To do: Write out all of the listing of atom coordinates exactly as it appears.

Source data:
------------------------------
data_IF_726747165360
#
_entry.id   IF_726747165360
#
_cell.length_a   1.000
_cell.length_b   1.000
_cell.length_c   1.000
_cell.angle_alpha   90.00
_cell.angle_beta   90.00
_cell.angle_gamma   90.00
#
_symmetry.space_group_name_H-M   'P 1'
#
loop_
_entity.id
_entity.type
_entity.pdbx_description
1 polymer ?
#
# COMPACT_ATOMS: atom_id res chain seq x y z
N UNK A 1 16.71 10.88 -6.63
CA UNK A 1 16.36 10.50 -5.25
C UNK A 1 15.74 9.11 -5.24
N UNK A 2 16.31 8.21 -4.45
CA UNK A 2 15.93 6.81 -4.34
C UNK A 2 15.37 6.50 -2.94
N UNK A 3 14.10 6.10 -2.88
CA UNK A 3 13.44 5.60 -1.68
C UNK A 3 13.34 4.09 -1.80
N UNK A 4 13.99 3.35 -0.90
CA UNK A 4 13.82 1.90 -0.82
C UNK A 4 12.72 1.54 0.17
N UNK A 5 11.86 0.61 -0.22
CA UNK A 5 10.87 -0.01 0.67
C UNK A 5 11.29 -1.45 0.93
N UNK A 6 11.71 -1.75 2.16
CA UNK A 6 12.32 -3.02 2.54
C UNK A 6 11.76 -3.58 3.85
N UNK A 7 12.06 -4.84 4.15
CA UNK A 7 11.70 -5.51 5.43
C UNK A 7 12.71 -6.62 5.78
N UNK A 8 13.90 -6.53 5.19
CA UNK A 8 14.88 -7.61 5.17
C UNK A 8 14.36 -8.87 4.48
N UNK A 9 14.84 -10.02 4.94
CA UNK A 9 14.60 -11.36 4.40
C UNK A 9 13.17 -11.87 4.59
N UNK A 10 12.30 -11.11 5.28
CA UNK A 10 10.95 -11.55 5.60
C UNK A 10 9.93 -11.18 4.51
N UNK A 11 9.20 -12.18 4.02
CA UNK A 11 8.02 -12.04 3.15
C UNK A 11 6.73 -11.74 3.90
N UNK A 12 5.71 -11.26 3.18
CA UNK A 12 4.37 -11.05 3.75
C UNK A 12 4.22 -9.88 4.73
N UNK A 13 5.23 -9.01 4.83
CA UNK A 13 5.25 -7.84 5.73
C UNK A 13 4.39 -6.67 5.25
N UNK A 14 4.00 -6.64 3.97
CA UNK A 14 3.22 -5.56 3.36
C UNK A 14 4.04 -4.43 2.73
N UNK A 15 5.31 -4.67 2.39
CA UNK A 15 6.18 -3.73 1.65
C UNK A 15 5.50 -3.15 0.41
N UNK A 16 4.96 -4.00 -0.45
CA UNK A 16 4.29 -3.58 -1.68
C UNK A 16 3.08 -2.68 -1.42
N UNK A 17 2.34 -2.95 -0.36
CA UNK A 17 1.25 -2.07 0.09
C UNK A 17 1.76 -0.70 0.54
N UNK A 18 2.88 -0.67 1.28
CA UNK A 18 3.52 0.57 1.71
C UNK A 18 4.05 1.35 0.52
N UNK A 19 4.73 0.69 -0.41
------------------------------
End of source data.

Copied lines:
data_IF_726747165360
#
_entry.id   IF_726747165360
#
_cell.length_a   1.000
_cell.length_b   1.000
_cell.length_c   1.000
_cell.angle_alpha   90.00
_cell.angle_beta   90.00
_cell.angle_gamma   90.00
#
_symmetry.space_group_name_H-M   'P 1'
#
loop_
_entity.id
_entity.type
_entity.pdbx_description
1 polymer ?
#
# COMPACT_ATOMS: atom_id res chain seq x y z
N UNK A 1 16.71 10.88 -6.63
CA UNK A 1 16.36 10.50 -5.25
C UNK A 1 15.74 9.11 -5.24
N UNK A 2 16.31 8.21 -4.45
CA UNK A 2 15.93 6.81 -4.34
C UNK A 2 15.37 6.50 -2.94
N UNK A 3 14.10 6.10 -2.88
CA UNK A 3 13.44 5.60 -1.68
C UNK A 3 13.34 4.09 -1.80
N UNK A 4 13.99 3.35 -0.90
CA UNK A 4 13.82 1.90 -0.82
C UNK A 4 12.72 1.54 0.17
N UNK A 5 11.86 0.61 -0.22
CA UNK A 5 10.87 -0.01 0.67
C UNK A 5 11.29 -1.45 0.93
N UNK A 6 11.71 -1.75 2.16
CA UNK A 6 12.32 -3.02 2.54
C UNK A 6 11.76 -3.58 3.85
N UNK A 7 12.06 -4.84 4.15
CA UNK A 7 11.70 -5.51 5.43
C UNK A 7 12.71 -6.62 5.78
N UNK A 8 13.90 -6.53 5.19
CA UNK A 8 14.88 -7.61 5.17
C UNK A 8 14.36 -8.87 4.48
N UNK A 9 14.84 -10.02 4.94
CA UNK A 9 14.60 -11.36 4.40
C UNK A 9 13.17 -11.87 4.59
N UNK A 10 12.30 -11.11 5.28
CA UNK A 10 10.95 -11.55 5.60
C UNK A 10 9.93 -11.18 4.51
N UNK A 11 9.20 -12.18 4.02
CA UNK A 11 8.02 -12.04 3.15
C UNK A 11 6.73 -11.74 3.90
N UNK A 12 5.71 -11.26 3.18
CA UNK A 12 4.37 -11.05 3.75
C UNK A 12 4.22 -9.88 4.73
N UNK A 13 5.23 -9.01 4.83
CA UNK A 13 5.25 -7.84 5.73
C UNK A 13 4.39 -6.67 5.25
N UNK A 14 4.00 -6.64 3.97
CA UNK A 14 3.22 -5.56 3.36
C UNK A 14 4.04 -4.43 2.73
N UNK A 15 5.31 -4.67 2.39
CA UNK A 15 6.18 -3.73 1.65
C UNK A 15 5.50 -3.15 0.41
N UNK A 16 4.96 -4.00 -0.45
CA UNK A 16 4.29 -3.58 -1.68
C UNK A 16 3.08 -2.68 -1.42
N UNK A 17 2.34 -2.95 -0.36
CA UNK A 17 1.25 -2.07 0.09
C UNK A 17 1.76 -0.70 0.54
N UNK A 18 2.88 -0.67 1.28
CA UNK A 18 3.52 0.57 1.71
C UNK A 18 4.05 1.35 0.52
N UNK A 19 4.73 0.69 -0.41